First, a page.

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If Tevye Were a Tourist …

December 1, 2005 By:
Arthur R. Ellis, JE Feature
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Bell Rock in Sedona

Why would the cast of "Fiddler on the Roof" enjoy a trip to the Grand Canyon? Two words: sunrise, sunset.

Tevye isn't usually singing there, but thousands of visitors to this awe-inspiring location nonetheless pry themselves out of bed early in the morning to see first light bring the canyon walls to life, and again line the edge of the sheer rock cliffs as twilight paints an equally spectacular color palette.

Visitors to the canyon face an array of choices. Travel in busy summer or beautiful - but snowy - winter? Ride the mules down into the canyon or view the steep ridges comfortably from the rim? Stay in a luxurious and historic hotel, or pitch a tent? South Rim or North Rim? The answer to all these questions is that it doesn't really matter, because the canyon has more than enough charms to please most any visitor.

For travelers arriving by tour bus at the Canyon View Information Plaza, it's a short stroll to nearby Mather Point and its panoramic views. The mix of languages in this multicultural crowd - not to mention the number of cameras aimed at the rock walls - is a reminder of the canyon's international landmark status. As the National Park Service brochure boasts, "Nowhere else is such a dazzling variety of colorful rock layers, impressive buttes and shadowed side canyons revealed in such a dramatic chasm."

The oldest rocks in the canyon date back an estimated 1.84 billion years, though the canyon itself was formed by erosion a mere five million to six million years ago. A stay of only one or two nights might therefore seem insulting to Mother Nature, but it's enough time to check out the highlights.

The canyon stretches some 277 miles in length, but most visitors to the popular South Rim concentrate within about 10 miles of Grand Canyon Village, a collection of lodges, restaurants and shops. Free shuttle buses travel to scenic points to minimize traffic jams, and the Rim Trail offers sufficient challenge for travelers who favor sneakers over hiking boots.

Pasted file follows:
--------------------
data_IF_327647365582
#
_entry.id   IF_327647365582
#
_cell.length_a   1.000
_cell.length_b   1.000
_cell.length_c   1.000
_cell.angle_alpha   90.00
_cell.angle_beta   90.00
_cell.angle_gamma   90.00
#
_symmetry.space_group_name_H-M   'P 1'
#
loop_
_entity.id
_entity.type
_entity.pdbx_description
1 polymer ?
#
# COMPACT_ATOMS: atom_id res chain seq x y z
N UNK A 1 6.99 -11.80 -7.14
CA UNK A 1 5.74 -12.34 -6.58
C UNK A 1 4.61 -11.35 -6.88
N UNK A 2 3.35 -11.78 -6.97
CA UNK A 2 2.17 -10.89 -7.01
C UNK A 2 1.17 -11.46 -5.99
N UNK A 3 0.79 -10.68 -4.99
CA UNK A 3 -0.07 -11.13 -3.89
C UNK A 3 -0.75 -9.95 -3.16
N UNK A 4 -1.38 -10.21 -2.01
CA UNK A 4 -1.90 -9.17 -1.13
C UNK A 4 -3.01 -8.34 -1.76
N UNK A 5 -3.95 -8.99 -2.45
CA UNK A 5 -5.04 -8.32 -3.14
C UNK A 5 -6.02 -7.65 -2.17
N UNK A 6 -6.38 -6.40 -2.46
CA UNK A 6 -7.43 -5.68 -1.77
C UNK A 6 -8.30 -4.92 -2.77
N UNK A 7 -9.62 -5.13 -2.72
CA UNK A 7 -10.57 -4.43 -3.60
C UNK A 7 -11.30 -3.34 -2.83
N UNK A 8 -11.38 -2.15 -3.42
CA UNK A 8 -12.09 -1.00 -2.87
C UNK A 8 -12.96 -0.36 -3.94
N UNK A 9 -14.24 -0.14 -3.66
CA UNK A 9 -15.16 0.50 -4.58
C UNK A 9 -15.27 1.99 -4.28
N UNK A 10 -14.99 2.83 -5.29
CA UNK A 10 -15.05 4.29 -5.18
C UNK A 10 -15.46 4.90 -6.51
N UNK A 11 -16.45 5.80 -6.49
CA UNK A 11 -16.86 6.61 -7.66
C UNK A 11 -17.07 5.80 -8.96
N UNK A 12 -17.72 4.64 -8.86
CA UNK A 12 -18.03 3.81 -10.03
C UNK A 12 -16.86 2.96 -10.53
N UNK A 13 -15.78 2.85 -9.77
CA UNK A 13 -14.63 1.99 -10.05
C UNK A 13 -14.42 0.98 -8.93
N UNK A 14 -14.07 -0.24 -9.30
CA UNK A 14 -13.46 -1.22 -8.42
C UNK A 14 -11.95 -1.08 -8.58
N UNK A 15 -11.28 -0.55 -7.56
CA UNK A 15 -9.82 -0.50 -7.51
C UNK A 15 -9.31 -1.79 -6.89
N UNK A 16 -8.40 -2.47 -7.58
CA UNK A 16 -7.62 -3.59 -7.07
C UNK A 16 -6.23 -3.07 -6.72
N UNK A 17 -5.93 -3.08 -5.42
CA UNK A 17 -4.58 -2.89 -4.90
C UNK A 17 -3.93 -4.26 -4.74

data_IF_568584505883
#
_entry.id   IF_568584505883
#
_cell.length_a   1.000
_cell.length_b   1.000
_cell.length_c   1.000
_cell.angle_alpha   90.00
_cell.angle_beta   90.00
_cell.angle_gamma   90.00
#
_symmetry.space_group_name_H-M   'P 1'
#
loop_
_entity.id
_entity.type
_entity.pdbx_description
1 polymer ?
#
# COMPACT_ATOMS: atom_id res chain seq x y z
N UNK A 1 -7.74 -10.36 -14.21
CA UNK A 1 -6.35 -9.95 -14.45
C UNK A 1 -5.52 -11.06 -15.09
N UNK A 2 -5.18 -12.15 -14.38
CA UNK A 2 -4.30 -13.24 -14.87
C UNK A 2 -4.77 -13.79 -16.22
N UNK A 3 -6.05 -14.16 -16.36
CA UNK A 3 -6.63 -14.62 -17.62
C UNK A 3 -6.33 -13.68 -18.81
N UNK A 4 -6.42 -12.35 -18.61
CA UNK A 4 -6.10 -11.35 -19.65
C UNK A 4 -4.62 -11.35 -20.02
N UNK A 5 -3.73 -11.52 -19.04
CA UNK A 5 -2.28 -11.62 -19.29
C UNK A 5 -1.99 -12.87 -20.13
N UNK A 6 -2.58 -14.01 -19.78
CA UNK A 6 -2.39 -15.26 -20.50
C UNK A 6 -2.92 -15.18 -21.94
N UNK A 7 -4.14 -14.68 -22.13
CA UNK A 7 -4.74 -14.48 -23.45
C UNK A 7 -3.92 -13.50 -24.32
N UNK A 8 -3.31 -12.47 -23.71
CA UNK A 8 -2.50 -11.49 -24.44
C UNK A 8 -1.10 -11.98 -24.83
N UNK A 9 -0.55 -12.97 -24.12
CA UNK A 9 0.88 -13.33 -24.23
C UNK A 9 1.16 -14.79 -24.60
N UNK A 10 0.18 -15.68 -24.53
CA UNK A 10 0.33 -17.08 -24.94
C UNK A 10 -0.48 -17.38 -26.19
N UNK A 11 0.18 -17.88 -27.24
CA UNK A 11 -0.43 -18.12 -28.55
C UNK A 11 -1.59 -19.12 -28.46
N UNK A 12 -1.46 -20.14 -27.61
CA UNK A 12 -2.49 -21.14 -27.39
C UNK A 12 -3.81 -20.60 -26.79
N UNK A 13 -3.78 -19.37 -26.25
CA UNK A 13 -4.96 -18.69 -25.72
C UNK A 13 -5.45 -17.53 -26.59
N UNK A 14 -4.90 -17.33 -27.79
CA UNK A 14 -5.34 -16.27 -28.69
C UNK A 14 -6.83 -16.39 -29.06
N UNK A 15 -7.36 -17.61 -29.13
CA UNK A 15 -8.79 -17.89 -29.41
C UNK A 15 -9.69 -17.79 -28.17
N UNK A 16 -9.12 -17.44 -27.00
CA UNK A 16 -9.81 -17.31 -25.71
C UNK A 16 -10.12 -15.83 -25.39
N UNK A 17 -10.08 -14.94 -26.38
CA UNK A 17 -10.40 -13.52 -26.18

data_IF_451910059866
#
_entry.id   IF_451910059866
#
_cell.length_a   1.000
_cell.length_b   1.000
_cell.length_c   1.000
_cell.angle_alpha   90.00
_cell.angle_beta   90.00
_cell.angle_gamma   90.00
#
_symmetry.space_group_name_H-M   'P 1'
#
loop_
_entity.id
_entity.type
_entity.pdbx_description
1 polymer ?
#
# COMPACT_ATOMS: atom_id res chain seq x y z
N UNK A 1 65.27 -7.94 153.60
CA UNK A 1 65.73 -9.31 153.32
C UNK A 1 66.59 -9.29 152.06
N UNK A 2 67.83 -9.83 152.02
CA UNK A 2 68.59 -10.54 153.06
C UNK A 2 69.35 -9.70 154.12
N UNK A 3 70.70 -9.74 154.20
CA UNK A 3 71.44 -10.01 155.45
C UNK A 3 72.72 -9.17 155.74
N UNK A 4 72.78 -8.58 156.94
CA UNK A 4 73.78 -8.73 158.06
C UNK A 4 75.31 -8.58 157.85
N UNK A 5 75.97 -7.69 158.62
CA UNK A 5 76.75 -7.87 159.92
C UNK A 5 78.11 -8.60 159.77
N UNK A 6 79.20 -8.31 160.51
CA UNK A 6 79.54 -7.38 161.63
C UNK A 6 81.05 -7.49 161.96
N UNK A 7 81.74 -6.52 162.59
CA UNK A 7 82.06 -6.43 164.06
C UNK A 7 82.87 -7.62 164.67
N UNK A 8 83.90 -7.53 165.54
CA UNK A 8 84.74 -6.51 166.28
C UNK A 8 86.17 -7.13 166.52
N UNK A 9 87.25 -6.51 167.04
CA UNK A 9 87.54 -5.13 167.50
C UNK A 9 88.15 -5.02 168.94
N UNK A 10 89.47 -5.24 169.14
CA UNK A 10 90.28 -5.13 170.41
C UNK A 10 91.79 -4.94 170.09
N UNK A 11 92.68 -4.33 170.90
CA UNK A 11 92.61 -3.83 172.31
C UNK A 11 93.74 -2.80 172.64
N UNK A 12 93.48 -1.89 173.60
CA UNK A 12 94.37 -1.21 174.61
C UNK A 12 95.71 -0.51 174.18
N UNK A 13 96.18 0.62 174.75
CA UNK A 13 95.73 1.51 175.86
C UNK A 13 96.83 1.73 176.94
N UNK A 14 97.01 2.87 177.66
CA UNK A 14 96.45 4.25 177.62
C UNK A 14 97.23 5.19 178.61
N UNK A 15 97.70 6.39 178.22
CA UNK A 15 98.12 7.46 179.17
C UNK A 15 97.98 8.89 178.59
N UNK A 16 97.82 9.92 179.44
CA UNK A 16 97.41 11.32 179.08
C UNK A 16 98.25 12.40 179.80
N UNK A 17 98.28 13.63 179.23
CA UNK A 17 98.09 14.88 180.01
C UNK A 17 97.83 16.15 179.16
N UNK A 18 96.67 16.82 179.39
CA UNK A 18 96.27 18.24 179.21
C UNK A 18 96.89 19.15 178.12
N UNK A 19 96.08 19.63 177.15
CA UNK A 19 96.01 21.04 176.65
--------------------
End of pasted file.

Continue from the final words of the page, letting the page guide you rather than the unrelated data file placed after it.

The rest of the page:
Why trek to more than one overlook? Because just when you think you've seen the most spectacular view ever, a new and even more amazing vista awaits just around the next curve. Even standing in one spot, the changing light and passing clouds reveal new textures throughout the day.

The El Tovar hotel, built in 1905, is the top-of-the-line lodging at the canyon. (It was good enough for Albert Einstein!) Neighboring Thunderbird and Kachina Lodges offer a motel feel for a more modest fee, and all are just steps from the canyon rim. Dining options include a cafeteria and a family restaurant, but don't miss dinner at the El Tovar dining room, where reservations are accepted months in advance.

Two hours south of the Grand Canyon, travelers in Arizona encounter another geologic spectacle: the famous red rocks of Sedona. Instead of standing on a canyon rim looking down, you start at the bottom and gaze up at massive rock formations that have been naturally carved into intricate shapes.

Many of the buttes and monoliths are so distinctive that they've acquired names, including Coffeepot Rock, Bell Rock and Cathedral Rock. There's no Rock of Ages, but the Jewish community of Sedona occupies a new building full of activities and, of course, a panoramic view.

The journey to Sedona south from Flagstaff is impressive in its own right. Driving through Oak Creek Canyon begins with a view of sheer rock walls descending into a forest. A new vista unfolds around every bend in the road leading to the first tantalizing glimpse of the red rocks.

Lone Ranger? Plenty Available!

Do stop at the Forest Service office for a $5 permit required for some of the scenic parking areas around town -– and some very friendly guidance from the rangers about the best viewing spots. And do stock up on the bottled water you'll need in this bone-dry climate.

To enjoy some tall tales along with the tall rocks, sign up for one of the omnipresent Jeep tours. While you cling dearly to your seat on the safe but bouncy ride, the guides - some dressed in cowboy garb - will share their recollections of encounters with rattlesnakes and advise you which cactus fruits are edible, and which will poison you.

Almost any turn off Sedona's main street, Route 89A, will lead to delightful views. Highlights include Upper Red Rock Loop Road; a visit to Chapel of the Holy Cross, a modern church built into the rocks; and a trip to the Airport Mesa at sunset for a panoramic view of the town. But arrive early - the parking lot fills to overflowing as the dramatic moment draws near.

Sedona is also known for its art galleries, its new age "vortexes" and dozens of fine restaurants. Southwestern specialties are abundant and a few, such as Heartline Cafe, add an assortment of fish and vegetarian dishes.

Many tourist-oriented businesses are clustered in "Uptown" Sedona. Hotels in this area offer convenience, but not much peace and quiet while the lodgings in West Sedona offer a more sedate, if a bit suburban, ambience

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